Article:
"Usurper of peace," this is how Ortega describes a priest expelled from Nicaragua 3:55
(CNN Spanish) -- The government of Nicaraguan President Daniel Ortega on Saturday accused the Nicaraguan Catholic Church of being part of a money laundering network that allegedly involved people previously convicted of "Treason" and several dioceses in the country, without specific details being given, according to a press release published by the National Police.
"The result of the investigations confirmed the illegal theft of resources from bank accounts that had been ordered by law to freeze, as well as other illicit activities that are still being investigated as part of a money laundering network that has been discovered in dioceses of different departments," the statement said.
According to the Police, the Superintendency of Banks has asked the Episcopal Conference of Nicaragua and the Archbishop of Managua, Cardinal Leopoldo Brenes, to present documents that "show the movements of the bank accounts of the Dioceses, so that the Laws of the Country are complied with at all times."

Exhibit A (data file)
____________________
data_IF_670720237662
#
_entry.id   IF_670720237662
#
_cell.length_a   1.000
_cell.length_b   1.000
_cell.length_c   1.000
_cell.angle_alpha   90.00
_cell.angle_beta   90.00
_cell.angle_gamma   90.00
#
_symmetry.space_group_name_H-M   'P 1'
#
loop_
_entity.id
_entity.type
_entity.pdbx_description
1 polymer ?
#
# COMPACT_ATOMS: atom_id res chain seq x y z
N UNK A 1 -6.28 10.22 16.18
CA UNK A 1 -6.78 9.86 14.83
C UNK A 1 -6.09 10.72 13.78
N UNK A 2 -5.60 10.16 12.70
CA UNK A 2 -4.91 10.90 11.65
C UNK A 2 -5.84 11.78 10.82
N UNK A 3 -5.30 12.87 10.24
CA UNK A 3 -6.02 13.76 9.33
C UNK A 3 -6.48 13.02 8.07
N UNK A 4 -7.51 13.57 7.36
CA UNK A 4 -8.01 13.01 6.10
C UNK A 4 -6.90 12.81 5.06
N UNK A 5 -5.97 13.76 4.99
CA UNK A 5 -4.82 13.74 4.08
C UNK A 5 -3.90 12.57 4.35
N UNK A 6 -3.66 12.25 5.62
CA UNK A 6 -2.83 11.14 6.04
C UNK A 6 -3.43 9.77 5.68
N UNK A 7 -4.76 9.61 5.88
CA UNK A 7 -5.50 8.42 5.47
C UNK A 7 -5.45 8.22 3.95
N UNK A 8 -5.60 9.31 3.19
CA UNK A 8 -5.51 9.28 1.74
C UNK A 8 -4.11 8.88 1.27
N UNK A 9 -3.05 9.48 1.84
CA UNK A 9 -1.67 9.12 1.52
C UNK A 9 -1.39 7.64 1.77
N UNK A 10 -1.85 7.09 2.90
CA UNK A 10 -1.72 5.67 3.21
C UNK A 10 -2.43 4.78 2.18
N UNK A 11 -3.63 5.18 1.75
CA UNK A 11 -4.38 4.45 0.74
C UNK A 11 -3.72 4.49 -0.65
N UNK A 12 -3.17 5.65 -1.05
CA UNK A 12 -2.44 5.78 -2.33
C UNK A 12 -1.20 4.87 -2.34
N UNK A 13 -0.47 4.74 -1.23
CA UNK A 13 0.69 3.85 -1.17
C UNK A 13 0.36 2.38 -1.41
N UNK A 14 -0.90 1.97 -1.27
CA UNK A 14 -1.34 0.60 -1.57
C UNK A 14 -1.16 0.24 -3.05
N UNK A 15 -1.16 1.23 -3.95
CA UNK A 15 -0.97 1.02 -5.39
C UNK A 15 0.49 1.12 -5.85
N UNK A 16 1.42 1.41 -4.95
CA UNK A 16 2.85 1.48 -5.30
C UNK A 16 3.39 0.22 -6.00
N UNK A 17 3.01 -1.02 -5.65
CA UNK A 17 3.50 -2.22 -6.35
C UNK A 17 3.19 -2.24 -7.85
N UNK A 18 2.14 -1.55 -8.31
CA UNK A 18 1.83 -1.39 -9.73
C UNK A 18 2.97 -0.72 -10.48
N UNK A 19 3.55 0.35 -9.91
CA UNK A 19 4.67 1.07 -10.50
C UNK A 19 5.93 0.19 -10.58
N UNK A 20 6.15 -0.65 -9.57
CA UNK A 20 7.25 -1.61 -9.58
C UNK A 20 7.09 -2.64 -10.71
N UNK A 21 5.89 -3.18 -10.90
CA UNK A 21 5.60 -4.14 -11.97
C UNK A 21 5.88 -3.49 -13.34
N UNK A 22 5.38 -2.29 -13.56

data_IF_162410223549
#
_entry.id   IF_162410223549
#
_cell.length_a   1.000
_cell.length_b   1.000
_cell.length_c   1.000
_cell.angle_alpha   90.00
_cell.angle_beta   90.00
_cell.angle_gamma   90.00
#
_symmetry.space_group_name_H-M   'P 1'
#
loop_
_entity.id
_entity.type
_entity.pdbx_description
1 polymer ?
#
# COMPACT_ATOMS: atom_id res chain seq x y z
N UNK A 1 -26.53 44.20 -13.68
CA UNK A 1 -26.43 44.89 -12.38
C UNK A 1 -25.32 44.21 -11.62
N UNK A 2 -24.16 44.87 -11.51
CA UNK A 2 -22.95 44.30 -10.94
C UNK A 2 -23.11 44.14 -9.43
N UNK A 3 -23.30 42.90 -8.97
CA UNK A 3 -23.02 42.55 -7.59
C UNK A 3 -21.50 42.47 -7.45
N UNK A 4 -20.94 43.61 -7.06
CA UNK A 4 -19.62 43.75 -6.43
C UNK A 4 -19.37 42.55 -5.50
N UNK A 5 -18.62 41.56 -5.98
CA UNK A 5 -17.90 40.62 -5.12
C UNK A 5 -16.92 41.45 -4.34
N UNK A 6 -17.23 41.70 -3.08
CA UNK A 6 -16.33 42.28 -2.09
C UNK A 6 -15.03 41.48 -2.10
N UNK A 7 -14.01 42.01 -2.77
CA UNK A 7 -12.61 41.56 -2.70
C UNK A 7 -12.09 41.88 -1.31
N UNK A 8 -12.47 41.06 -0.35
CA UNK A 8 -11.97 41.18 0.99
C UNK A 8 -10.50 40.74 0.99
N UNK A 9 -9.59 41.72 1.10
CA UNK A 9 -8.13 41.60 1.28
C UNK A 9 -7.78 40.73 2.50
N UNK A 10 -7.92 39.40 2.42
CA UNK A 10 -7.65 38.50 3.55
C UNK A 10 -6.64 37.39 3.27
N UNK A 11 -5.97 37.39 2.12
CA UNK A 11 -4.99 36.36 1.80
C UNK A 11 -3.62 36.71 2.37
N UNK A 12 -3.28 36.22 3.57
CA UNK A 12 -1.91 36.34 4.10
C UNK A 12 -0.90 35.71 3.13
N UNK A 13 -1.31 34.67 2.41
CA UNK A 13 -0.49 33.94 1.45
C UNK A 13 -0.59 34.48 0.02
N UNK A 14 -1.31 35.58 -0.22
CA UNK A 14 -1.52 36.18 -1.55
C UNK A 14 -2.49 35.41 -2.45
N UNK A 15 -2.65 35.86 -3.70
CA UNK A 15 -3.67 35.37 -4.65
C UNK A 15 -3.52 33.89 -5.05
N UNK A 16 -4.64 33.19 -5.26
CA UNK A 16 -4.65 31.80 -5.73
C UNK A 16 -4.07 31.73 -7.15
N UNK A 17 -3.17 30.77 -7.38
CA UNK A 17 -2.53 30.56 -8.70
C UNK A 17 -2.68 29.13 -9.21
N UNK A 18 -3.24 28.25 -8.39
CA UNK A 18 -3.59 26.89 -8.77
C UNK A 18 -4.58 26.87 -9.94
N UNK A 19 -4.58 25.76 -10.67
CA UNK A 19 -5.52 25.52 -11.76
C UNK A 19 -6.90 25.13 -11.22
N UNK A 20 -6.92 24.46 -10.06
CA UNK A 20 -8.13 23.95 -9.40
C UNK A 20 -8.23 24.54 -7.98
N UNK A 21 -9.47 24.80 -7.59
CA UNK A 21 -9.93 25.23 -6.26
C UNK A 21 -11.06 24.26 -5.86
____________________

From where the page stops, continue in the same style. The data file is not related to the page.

- They condemn a new arrest of a priest in Nicaragua by the regime of Daniel Ortega
CNN is trying to get more information about the case with the government's Communication and Citizenship Council, as well as a reaction from the Archdiocese of Managua and Brenes, who had not spoken publicly about the case.
This Sunday, during a homily from the Cathedral of Managua, and without referring directly to the government's accusations, Brenes called on his parishioners, especially young people, to "not be afraid," since "fear is promoted by the devil."
In its statement, the Nicaraguan National Police said that the investigations are derived from cases previously tried for Treason, this in reference to the controversial Law for the Defense of the Rights of the People to Independence, Sovereignty and Self-Determination for Peace, which since its implementation has been used to imprison detractors of the Ortega government. journalists and even opposition presidential candidates.
The investigations announced for money laundering represent the latest episode in a series of actions undertaken by the Ortega regime against the Catholic Church, which so far this year alone has registered the closure of a university in the Archdiocese of Managua, arrests of priests, expulsion of nuns from the country and the cutting of diplomatic relations with the Vatican.